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The Christmas markets are open for business

There’s nothing quite like a pretty little Christmas market in a half-timbered town square.

So the Christmas Market season is finally upon us. All over Germany, almost every town will have some kind of market at its centre, with Glühwein, Bratwurst, and even Germknödel, dinner-plate-sized steamed dumplings made on the spot.  There’ll be all kinds of fruit-based cakes in the Weihnachtsbäckerei, and of course the ubiquitous Lebkuchenherzen (giant gingerbread hearts that taste like cardboard) dangling on ribbons all over.

Amongst the multitude of crafts stalls there’ll be acres of handmade woolly hats, handmade tree decorations, and useful handmade wooden things (bet you didn’t know how many useful handmade wooden things you needed). Look out for brightly-painted bird houses, the little men made of prunes and apricots, and the irresistibly dangly mobiles (and I don’t mean phones).

There’s an informal schedule for the markets. The early part of the evening is the time when families, particularly those with younger children, meet up, to be followed later by groups of friends and work colleagues, on seasonal outings. It’s usually all done and dusted by around 8pm on weeknights, and 10pm on weekends.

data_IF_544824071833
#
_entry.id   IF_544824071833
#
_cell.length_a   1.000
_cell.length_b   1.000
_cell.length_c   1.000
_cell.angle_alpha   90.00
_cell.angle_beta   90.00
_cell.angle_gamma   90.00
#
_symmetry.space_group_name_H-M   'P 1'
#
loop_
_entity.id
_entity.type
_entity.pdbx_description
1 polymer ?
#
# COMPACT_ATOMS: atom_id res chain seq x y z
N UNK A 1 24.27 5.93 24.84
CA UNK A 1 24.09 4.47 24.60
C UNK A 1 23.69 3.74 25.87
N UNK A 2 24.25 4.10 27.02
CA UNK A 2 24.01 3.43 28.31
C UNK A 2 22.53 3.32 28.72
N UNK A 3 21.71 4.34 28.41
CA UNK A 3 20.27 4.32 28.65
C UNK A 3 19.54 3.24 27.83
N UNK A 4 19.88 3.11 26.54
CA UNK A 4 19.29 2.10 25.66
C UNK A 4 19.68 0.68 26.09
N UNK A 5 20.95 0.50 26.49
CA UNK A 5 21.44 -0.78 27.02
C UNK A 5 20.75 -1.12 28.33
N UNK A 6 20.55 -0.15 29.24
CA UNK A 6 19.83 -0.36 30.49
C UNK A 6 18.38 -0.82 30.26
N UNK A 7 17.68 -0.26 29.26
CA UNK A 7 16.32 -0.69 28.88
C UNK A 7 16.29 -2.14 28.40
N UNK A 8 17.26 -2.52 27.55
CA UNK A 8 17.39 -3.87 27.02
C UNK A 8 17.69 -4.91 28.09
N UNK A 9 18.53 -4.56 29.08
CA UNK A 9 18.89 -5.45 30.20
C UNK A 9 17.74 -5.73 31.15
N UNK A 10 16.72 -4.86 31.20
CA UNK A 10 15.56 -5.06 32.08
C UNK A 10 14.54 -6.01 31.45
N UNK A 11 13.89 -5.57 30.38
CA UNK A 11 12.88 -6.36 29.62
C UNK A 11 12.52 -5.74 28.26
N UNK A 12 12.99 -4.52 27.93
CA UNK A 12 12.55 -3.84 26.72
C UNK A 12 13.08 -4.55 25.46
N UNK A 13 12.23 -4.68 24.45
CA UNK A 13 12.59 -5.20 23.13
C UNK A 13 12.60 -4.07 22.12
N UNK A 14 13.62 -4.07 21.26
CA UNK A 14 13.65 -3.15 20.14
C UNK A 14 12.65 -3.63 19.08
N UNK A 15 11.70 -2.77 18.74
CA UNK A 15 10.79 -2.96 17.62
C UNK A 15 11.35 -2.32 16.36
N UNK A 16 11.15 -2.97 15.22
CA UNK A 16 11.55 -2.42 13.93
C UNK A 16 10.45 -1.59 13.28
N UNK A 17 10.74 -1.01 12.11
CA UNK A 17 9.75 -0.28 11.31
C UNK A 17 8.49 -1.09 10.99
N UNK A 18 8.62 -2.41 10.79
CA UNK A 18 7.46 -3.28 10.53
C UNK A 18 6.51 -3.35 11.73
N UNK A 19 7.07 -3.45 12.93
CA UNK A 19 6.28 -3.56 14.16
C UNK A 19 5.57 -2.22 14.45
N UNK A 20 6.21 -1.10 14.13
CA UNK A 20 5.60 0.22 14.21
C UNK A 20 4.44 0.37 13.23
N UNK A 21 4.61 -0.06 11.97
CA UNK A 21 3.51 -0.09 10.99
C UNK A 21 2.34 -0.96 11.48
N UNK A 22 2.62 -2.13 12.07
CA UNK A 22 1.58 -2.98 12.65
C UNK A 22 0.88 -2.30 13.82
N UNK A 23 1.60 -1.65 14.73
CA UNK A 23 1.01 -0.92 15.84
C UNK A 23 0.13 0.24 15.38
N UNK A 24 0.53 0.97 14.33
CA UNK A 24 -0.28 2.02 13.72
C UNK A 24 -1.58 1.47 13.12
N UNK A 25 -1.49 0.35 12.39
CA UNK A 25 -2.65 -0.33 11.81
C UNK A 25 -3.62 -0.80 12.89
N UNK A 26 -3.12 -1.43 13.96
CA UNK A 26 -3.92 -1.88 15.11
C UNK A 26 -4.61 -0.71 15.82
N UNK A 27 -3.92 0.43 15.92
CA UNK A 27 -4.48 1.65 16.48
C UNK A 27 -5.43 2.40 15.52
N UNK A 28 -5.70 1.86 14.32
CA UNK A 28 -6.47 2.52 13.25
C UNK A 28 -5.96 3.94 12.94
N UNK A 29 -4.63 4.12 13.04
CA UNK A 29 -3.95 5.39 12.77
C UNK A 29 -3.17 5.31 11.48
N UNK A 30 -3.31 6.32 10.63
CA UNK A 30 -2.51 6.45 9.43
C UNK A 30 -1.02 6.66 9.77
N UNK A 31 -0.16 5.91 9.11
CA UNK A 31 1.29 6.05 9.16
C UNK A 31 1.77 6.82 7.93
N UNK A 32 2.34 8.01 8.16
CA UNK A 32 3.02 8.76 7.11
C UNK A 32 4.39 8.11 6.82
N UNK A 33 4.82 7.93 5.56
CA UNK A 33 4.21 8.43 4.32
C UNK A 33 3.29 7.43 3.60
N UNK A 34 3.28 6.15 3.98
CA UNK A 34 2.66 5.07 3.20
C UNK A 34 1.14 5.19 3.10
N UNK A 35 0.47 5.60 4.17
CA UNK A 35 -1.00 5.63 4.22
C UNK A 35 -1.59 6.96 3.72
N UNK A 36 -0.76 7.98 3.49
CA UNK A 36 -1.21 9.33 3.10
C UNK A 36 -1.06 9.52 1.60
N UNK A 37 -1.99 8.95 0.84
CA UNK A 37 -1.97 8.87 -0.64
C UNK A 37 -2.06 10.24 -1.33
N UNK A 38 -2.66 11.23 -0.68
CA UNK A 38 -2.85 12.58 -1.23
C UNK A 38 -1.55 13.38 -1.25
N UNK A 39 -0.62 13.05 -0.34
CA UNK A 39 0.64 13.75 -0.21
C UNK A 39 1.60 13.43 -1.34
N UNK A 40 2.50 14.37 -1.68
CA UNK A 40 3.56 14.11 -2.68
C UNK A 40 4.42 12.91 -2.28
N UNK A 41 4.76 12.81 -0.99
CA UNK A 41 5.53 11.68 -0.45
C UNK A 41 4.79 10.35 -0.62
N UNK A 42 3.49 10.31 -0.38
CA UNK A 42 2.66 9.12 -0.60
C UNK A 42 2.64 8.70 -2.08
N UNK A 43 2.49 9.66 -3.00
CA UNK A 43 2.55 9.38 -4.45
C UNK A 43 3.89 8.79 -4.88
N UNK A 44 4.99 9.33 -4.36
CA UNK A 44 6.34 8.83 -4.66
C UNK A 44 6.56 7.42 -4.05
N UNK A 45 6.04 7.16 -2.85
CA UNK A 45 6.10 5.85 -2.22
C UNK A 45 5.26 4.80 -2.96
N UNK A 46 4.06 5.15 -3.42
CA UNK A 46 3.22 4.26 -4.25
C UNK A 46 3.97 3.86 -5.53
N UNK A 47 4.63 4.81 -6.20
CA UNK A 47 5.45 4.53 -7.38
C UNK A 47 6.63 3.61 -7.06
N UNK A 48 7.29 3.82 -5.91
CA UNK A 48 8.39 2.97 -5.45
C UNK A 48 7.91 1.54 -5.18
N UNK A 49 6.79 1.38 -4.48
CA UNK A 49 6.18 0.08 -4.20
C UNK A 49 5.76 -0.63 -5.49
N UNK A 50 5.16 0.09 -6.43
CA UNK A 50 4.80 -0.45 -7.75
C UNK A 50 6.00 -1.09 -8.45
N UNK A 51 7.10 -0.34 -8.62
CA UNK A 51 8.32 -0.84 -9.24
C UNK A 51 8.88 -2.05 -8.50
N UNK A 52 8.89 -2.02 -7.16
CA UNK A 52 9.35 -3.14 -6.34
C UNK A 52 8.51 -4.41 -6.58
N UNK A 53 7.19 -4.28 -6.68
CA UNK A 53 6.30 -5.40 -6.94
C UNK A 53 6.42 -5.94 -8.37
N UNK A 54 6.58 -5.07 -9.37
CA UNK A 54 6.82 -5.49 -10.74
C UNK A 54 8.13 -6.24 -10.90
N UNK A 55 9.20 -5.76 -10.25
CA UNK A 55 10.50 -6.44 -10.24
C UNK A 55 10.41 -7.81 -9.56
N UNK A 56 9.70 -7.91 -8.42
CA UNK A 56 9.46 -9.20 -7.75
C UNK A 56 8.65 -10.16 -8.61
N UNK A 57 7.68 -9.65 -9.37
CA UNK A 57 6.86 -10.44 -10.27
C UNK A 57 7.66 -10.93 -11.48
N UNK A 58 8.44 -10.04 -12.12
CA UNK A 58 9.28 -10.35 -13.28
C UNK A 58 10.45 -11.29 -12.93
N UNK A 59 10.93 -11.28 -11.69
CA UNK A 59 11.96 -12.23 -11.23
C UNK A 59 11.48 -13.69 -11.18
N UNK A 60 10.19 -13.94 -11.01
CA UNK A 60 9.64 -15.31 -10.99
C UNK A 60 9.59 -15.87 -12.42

In the big cities, of course, the flavour, and the merchandise, is altered a bit by international visitors, because Christmas has become a big player in swelling Germany’s annual visitor figures. This nation has always had a big emphasis on its city breaks, and the presence of a market adds an extra reason for jumping on a plane, particularly in a drab time of year, when airline tickets are relatively cheap.

So which to choose? We recommend you avoid the obvious, ie the likes of Cologne or Berlin. The most atmospheric markets are in the more out of the way spots which might take a bit more effort to reach, but they’re worth the time. Somewhere like pretty half-timbered Bernkastel-Kues, for example, on the Moselle (access from Frankfurt-Hahn served by Ryanair). Or Nuremberg (Air Berlin from Gatwick) with its special Christkindlesmarkt. Or particularly holy Regensburg (Lufthansa to Munich then train), with its Cathedral Sparrows and four markets down narrow, cosy lanes. Or Düsseldorf (easyjet from Gatwick) which instead of one large market has seven separate Christmas themes and attractions in the Altstadt. Or Dresden (new flight with OLT-Express from Southend), the home town of Stollen, which has Germany’s oldest Christmas market, dating back to 1434.

Above all this is the time of year to put the onrush of consumerism, modernisation, technological innovation to one side, and get snuggled down and cosy. It’s a time of year when the oldest traditions are still the best.

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